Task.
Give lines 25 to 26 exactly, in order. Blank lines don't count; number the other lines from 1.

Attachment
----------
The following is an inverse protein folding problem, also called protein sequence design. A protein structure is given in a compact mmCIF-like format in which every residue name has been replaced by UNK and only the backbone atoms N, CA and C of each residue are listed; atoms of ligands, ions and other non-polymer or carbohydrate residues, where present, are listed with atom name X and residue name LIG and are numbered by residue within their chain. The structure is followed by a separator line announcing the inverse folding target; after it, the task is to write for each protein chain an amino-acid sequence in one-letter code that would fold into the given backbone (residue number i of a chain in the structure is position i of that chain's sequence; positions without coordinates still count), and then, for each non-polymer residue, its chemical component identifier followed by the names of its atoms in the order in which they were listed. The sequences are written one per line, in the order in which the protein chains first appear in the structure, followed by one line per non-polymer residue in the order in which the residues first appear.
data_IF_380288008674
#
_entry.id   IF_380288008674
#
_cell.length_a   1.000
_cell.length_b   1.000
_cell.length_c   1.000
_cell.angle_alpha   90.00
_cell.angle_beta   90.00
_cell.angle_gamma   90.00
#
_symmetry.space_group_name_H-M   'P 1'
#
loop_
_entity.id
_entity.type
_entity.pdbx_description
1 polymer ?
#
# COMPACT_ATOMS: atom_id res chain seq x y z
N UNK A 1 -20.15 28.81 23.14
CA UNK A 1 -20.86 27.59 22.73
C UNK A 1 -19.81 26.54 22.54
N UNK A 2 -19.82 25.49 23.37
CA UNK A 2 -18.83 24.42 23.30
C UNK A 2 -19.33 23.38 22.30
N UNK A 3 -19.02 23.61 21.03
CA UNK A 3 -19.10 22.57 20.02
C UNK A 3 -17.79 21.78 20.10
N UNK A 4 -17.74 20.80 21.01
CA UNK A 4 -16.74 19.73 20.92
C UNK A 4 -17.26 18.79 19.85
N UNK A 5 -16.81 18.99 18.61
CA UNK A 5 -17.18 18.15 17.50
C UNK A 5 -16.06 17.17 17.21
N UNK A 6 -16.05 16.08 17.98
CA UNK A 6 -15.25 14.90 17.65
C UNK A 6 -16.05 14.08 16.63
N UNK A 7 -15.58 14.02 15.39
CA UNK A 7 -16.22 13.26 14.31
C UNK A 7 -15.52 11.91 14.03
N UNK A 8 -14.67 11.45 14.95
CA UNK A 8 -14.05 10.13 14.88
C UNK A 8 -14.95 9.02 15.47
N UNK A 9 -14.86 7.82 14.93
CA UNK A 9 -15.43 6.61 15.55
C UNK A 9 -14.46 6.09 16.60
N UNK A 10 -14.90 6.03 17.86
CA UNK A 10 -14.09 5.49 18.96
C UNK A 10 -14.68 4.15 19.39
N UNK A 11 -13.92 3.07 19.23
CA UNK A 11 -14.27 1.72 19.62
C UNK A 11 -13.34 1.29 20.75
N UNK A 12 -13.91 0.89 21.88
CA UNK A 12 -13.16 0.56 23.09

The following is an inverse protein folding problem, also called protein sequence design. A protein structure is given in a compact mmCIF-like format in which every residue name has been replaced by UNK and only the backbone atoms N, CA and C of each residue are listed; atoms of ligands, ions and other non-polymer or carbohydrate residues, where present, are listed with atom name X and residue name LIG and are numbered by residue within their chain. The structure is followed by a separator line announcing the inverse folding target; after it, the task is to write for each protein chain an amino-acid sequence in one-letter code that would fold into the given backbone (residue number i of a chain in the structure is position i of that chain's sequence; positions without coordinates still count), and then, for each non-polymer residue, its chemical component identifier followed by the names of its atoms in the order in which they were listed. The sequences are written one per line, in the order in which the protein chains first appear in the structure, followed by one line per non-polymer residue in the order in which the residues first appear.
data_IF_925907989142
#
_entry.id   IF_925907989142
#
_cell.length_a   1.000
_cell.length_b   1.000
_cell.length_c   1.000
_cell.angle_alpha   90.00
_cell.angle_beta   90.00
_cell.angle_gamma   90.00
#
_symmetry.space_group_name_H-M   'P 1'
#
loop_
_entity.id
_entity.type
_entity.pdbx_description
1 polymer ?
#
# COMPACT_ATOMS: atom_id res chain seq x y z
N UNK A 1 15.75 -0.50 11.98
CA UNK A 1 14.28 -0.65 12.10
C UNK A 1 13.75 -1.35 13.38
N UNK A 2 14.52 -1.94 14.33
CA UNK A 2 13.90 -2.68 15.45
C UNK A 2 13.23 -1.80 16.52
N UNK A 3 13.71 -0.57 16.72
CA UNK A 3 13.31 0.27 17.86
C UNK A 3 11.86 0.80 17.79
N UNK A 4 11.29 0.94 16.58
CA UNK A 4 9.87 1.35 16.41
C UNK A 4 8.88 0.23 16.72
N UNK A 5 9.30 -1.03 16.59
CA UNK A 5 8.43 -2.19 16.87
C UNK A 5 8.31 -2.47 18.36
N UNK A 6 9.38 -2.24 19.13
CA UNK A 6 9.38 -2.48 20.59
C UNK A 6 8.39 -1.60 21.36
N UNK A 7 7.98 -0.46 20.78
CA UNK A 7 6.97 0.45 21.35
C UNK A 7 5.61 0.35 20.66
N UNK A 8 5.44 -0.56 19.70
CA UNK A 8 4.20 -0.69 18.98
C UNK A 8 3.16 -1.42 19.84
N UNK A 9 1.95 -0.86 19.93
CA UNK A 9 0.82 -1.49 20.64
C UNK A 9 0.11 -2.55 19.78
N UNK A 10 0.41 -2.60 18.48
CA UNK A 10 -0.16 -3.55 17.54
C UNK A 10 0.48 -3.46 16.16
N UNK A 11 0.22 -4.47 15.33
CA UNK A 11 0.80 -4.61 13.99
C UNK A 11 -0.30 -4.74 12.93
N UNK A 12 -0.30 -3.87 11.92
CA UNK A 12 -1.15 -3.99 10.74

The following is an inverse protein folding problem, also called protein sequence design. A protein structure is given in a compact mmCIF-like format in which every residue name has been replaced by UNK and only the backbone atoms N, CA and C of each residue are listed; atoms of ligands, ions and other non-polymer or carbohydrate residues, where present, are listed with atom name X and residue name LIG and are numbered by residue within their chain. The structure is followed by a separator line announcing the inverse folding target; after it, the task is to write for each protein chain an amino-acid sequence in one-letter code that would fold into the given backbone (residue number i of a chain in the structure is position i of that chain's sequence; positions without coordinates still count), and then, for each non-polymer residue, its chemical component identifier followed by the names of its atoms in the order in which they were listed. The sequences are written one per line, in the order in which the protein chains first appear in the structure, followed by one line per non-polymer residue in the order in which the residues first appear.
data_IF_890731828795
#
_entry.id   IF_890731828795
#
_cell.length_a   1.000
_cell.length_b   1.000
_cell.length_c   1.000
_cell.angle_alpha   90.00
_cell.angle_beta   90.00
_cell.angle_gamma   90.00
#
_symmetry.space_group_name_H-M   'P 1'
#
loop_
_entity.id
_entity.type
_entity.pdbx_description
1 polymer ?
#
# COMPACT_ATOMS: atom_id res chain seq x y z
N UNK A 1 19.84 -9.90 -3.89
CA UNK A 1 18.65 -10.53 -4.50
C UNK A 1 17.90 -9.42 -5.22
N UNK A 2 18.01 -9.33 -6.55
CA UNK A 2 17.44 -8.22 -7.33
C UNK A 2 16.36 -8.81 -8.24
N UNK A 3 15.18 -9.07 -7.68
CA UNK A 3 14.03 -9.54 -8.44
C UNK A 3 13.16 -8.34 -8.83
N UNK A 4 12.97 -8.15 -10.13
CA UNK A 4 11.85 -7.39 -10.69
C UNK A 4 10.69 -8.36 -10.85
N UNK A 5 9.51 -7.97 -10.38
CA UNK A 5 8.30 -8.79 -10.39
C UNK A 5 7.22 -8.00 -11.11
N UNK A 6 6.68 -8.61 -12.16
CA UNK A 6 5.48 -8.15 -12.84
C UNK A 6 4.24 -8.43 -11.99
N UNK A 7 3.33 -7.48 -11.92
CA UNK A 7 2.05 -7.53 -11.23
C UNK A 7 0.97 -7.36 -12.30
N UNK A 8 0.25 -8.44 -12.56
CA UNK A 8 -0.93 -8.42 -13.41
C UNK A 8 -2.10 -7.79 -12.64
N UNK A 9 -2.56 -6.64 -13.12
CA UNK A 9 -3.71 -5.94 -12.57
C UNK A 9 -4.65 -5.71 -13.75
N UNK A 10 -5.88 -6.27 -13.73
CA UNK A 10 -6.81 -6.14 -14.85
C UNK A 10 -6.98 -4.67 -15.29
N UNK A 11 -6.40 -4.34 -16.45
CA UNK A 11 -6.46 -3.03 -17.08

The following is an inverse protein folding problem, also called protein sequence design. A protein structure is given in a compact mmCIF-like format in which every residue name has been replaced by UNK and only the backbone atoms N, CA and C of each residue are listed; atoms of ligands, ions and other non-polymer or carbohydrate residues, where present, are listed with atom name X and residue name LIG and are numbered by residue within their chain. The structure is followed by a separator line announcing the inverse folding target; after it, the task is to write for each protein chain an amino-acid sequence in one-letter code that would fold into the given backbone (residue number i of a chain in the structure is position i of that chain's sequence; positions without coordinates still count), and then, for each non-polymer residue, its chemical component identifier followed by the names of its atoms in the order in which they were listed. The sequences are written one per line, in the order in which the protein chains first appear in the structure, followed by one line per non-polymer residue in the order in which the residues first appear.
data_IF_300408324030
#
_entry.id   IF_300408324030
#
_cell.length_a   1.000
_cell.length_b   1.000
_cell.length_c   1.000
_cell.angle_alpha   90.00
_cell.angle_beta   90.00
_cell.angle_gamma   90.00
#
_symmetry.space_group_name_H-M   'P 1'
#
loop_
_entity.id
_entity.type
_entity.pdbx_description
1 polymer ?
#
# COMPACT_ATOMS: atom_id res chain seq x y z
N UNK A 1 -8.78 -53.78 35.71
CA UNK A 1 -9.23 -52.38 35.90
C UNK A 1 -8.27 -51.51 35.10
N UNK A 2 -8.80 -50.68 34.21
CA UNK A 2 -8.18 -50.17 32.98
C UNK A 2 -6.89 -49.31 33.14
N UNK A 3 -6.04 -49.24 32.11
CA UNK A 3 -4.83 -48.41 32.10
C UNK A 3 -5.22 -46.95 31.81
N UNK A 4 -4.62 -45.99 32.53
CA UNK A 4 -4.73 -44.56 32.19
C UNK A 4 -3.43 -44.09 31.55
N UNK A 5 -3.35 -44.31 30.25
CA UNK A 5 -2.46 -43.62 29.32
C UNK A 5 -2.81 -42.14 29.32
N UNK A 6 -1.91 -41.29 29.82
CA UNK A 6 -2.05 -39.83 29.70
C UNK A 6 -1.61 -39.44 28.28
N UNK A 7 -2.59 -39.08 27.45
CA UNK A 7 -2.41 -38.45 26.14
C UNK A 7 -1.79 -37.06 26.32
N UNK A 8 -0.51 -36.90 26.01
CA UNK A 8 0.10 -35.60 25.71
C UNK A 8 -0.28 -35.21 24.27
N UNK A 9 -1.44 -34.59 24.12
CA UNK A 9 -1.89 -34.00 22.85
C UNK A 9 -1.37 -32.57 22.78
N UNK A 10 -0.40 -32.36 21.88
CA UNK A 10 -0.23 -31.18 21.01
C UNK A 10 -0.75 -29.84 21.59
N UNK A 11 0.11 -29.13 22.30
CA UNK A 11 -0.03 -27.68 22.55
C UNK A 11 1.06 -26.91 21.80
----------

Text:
N UNK A 2 -19.82 25.49 23.37
CA UNK A 2 -18.83 24.42 23.30